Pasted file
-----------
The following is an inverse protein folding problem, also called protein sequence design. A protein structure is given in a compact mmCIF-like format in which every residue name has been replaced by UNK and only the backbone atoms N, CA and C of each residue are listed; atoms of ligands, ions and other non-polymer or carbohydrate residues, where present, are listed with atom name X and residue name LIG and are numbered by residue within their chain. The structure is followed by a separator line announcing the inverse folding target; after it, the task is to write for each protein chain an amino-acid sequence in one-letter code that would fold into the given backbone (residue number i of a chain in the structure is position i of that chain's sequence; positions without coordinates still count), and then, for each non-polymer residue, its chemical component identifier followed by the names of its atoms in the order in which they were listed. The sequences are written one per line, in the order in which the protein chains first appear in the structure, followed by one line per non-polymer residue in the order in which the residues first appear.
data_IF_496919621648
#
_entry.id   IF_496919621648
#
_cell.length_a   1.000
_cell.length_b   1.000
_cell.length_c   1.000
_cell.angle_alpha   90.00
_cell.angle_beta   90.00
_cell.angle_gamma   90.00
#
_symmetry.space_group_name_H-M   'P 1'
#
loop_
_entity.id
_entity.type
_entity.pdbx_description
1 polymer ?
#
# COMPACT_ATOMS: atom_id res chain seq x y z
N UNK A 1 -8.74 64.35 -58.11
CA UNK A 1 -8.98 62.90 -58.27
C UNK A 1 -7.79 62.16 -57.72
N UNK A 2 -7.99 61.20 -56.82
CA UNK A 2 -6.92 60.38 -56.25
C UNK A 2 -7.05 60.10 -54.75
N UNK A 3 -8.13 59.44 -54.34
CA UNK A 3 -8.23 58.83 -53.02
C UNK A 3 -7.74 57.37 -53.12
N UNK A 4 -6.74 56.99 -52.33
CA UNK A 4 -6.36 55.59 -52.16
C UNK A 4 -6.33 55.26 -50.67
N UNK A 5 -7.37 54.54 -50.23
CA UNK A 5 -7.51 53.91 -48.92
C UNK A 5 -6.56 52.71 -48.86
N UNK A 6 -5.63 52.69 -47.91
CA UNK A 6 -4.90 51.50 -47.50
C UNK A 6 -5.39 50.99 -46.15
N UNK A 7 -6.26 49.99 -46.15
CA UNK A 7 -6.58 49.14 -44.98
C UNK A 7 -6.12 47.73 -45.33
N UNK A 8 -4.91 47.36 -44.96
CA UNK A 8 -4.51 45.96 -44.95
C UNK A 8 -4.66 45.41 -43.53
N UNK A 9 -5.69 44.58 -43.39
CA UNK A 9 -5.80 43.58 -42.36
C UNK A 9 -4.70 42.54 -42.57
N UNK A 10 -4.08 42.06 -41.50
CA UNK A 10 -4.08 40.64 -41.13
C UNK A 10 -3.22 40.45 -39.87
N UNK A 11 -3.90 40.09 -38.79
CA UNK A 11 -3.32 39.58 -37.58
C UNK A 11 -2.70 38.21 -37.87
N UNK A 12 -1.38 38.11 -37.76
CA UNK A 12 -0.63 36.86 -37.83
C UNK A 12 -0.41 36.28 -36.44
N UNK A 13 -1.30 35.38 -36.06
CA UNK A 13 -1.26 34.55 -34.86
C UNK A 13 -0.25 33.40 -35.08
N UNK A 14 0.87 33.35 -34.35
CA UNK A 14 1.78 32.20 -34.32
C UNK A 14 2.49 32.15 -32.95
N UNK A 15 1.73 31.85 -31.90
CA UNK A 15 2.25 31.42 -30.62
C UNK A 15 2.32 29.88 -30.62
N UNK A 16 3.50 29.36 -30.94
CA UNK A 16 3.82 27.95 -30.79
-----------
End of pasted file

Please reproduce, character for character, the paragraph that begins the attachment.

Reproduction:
The following is an inverse protein folding problem, also called protein sequence design. A protein structure is given in a compact mmCIF-like format in which every residue name has been replaced by UNK and only the backbone atoms N, CA and C of each residue are listed; atoms of ligands, ions and other non-polymer or carbohydrate residues, where present, are listed with atom name X and residue name LIG and are numbered by residue within their chain. The structure is followed by a separator line announcing the inverse folding target; after it, the task is to write for each protein chain an amino-acid sequence in one-letter code that would fold into the given backbone (residue number i of a chain in the structure is position i of that chain's sequence; positions without coordinates still count), and then, for each non-polymer residue, its chemical component identifier followed by the names of its atoms in the order in which they were listed. The sequences are written one per line, in the order in which the protein chains first appear in the structure, followed by one line per non-polymer residue in the order in which the residues first appear.